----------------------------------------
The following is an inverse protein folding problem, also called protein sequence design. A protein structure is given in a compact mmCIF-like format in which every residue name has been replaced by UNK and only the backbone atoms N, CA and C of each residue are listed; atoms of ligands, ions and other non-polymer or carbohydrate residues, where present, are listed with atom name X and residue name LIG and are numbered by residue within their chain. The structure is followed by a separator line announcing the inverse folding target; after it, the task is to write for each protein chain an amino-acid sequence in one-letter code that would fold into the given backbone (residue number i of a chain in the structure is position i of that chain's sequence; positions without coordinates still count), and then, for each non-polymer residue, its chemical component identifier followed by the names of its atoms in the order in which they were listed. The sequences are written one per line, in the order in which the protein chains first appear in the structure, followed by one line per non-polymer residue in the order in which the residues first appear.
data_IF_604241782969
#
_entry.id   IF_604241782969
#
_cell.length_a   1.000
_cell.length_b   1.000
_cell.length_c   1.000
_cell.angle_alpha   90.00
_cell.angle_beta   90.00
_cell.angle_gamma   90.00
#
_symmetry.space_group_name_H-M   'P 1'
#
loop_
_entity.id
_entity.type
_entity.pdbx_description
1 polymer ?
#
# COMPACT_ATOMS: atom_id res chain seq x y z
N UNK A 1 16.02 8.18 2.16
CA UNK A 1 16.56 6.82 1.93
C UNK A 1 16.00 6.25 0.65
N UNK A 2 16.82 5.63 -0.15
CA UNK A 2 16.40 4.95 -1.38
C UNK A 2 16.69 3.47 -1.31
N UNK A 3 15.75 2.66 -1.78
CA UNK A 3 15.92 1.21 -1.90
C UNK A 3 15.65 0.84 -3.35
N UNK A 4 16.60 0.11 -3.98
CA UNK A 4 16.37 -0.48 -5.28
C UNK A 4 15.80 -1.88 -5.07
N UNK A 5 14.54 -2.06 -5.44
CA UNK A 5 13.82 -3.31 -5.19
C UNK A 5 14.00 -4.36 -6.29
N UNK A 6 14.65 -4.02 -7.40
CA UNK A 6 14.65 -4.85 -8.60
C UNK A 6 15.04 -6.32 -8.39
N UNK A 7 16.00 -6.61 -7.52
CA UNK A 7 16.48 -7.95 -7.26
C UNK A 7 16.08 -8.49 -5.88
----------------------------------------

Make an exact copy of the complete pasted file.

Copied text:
The following is an inverse protein folding problem, also called protein sequence design. A protein structure is given in a compact mmCIF-like format in which every residue name has been replaced by UNK and only the backbone atoms N, CA and C of each residue are listed; atoms of ligands, ions and other non-polymer or carbohydrate residues, where present, are listed with atom name X and residue name LIG and are numbered by residue within their chain. The structure is followed by a separator line announcing the inverse folding target; after it, the task is to write for each protein chain an amino-acid sequence in one-letter code that would fold into the given backbone (residue number i of a chain in the structure is position i of that chain's sequence; positions without coordinates still count), and then, for each non-polymer residue, its chemical component identifier followed by the names of its atoms in the order in which they were listed. The sequences are written one per line, in the order in which the protein chains first appear in the structure, followed by one line per non-polymer residue in the order in which the residues first appear.
data_IF_604241782969
#
_entry.id   IF_604241782969
#
_cell.length_a   1.000
_cell.length_b   1.000
_cell.length_c   1.000
_cell.angle_alpha   90.00
_cell.angle_beta   90.00
_cell.angle_gamma   90.00
#
_symmetry.space_group_name_H-M   'P 1'
#
loop_
_entity.id
_entity.type
_entity.pdbx_description
1 polymer ?
#
# COMPACT_ATOMS: atom_id res chain seq x y z
N UNK A 1 16.02 8.18 2.16
CA UNK A 1 16.56 6.82 1.93
C UNK A 1 16.00 6.25 0.65
N UNK A 2 16.82 5.63 -0.15
CA UNK A 2 16.40 4.95 -1.38
C UNK A 2 16.69 3.47 -1.31
N UNK A 3 15.75 2.66 -1.78
CA UNK A 3 15.92 1.21 -1.90
C UNK A 3 15.65 0.84 -3.35
N UNK A 4 16.60 0.11 -3.98
CA UNK A 4 16.37 -0.48 -5.28
C UNK A 4 15.80 -1.88 -5.07
N UNK A 5 14.54 -2.06 -5.44
CA UNK A 5 13.82 -3.31 -5.19
C UNK A 5 14.00 -4.36 -6.29
N UNK A 6 14.65 -4.02 -7.40
CA UNK A 6 14.65 -4.85 -8.60
C UNK A 6 15.04 -6.32 -8.39
N UNK A 7 16.00 -6.61 -7.52
CA UNK A 7 16.48 -7.95 -7.26
C UNK A 7 16.08 -8.49 -5.88